Association Between Inflammation and Appetite in Healthy Community-Dwelling Older Adults—An enable Study

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Chareh, Neshat
Kiesswetter, Eva
Kob, Robert
Hannink, Anne
Brandl, Beate
Skurk, Thomas
Hauner, Hans
Sieber, Cornel C.
Volkert, Dorothee
Frontiers Media S.A.

Aging is associated with reduced appetite as well as a slight increase in pro-inflammatory status, which both might contribute to the development of malnutrition. We aimed to evaluate the association between inflammation based on serum C-reactive protein (CRP), and appetite in healthy community-dwelling older adults. In this cross-sectional study of 158 healthy and non-smoking persons (aged 75–85 years), appetite was assessed in personal interviews by a single question with five answer categories. As nobody reported (very) poor appetite, the remaining three categories were dichotomised into “(very) good” and “moderate” appetite. Fasting serum CRP was analysed according to standard procedures, values ≥ 5.0 mg/L were considered as inflammation. The association between inflammation and appetite was examined by binary logistic regression, unadjusted and adjusted for age, sex, waist circumference, leptin, depressive mood, number of medications, interleukin-6 and tumor necrosis factor-α. Appetite was very good in 27.8%, good in 58.9%, and moderate in 13.3% of participants. Inflammation was present in 10.8% overall, in 8.8% of those with (very) good and in 23.8% of those with moderate appetite (p = 0.038). In the unadjusted model, participants with inflammation were 3.2 times more likely to have moderate appetite (95%CI: 1.01–10.44, p = 0.047). In the adjusted model, the odds of having moderate appetite was 3.7 times higher in participants with inflammation, but no longer significant (95%CI: 0.77–18.55, p = 0.102). In healthy older people, we found hints for a potential association between increased levels of CRP and a slightly reduced appetite. More studies in larger samples are needed.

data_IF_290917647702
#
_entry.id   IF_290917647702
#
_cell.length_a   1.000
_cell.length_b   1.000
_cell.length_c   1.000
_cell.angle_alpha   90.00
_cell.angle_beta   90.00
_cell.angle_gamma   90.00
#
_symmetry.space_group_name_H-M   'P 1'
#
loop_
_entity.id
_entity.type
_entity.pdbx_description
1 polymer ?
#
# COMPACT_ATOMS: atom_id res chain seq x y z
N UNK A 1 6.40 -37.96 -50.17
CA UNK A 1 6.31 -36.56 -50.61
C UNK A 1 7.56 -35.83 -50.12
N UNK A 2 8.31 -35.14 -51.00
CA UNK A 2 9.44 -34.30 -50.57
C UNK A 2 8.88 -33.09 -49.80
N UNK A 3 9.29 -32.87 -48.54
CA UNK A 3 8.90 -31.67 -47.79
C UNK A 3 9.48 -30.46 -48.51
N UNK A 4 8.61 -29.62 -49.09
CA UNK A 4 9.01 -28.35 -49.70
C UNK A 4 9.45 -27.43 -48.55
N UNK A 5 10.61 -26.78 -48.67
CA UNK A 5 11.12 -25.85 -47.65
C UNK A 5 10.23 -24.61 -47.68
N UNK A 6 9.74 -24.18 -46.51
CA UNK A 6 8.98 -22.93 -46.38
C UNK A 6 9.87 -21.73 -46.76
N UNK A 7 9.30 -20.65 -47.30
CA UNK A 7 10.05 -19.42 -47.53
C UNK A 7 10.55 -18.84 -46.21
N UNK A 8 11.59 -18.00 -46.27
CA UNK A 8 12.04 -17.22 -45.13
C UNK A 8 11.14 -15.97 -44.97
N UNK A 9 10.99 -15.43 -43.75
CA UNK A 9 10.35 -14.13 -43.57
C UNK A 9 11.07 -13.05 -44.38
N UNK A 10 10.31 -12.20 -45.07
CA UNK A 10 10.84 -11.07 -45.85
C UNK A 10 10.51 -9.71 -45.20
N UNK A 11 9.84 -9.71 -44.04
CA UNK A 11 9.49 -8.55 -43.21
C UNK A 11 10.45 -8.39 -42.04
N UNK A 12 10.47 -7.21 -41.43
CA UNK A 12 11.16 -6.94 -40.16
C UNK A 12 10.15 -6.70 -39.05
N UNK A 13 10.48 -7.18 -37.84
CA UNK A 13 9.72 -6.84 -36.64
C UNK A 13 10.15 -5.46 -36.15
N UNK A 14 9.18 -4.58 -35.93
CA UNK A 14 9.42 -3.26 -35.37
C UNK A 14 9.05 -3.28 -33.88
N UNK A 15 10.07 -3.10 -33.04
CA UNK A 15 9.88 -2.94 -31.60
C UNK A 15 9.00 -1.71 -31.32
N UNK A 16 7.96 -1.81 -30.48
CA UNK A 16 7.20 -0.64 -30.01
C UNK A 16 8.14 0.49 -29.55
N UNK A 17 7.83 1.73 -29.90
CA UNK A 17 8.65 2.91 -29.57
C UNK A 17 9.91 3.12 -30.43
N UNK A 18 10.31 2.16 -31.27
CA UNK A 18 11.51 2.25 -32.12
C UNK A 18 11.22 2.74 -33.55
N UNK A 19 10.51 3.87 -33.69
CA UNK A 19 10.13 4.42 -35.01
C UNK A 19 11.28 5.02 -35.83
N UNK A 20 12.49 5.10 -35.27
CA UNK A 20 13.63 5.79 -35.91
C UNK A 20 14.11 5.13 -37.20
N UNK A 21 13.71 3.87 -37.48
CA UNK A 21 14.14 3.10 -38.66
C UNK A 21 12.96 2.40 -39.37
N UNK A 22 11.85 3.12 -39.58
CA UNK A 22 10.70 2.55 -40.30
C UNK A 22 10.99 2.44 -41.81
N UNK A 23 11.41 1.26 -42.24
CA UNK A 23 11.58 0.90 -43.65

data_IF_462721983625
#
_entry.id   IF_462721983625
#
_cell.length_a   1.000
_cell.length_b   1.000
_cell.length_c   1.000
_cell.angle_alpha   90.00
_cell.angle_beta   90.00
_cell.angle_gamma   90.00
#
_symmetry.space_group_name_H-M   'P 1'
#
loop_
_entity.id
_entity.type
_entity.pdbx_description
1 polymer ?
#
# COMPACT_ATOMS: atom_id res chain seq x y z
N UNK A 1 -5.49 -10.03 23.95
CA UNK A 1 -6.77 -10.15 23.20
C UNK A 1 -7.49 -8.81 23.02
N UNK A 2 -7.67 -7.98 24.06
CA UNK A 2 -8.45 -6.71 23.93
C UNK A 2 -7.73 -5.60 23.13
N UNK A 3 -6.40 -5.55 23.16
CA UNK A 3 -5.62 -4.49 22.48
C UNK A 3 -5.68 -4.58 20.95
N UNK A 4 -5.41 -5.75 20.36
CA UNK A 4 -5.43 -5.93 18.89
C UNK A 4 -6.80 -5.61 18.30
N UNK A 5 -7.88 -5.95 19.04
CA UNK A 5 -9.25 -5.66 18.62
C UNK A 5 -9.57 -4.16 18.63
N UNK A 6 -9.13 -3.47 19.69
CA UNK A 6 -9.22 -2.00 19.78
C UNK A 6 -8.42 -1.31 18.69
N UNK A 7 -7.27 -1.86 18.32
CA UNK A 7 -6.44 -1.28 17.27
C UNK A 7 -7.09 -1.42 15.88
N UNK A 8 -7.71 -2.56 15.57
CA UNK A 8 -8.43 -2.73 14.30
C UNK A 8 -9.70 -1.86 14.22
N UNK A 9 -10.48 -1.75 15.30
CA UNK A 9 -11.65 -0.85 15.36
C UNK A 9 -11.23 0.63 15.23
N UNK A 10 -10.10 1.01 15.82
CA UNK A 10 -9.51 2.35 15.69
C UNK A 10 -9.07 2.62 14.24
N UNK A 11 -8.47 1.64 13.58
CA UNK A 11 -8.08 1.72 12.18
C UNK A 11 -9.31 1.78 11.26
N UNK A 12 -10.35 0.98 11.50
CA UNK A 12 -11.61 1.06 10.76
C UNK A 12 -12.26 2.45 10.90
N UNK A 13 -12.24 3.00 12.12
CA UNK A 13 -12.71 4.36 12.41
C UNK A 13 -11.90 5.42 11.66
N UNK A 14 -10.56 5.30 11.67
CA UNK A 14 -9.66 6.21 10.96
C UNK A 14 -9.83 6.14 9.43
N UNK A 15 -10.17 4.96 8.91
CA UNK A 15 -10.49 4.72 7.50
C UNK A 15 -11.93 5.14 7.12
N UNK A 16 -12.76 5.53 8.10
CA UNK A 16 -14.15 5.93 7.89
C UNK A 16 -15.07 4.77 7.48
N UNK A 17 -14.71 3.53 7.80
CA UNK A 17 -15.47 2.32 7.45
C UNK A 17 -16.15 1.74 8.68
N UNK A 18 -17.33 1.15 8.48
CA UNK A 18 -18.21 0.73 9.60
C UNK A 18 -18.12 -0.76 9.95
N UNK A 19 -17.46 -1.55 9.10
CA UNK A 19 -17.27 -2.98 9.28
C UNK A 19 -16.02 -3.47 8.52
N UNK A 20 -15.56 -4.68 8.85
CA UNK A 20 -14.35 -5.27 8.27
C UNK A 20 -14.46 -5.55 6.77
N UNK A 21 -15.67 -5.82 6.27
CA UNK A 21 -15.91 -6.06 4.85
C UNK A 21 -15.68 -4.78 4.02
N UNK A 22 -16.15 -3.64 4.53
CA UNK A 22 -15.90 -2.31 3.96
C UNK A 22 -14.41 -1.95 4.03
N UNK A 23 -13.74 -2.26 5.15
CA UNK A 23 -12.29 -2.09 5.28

Journal Title
Frontiers in Aging
Frontiers in Aging 3 (2022): 826816. <>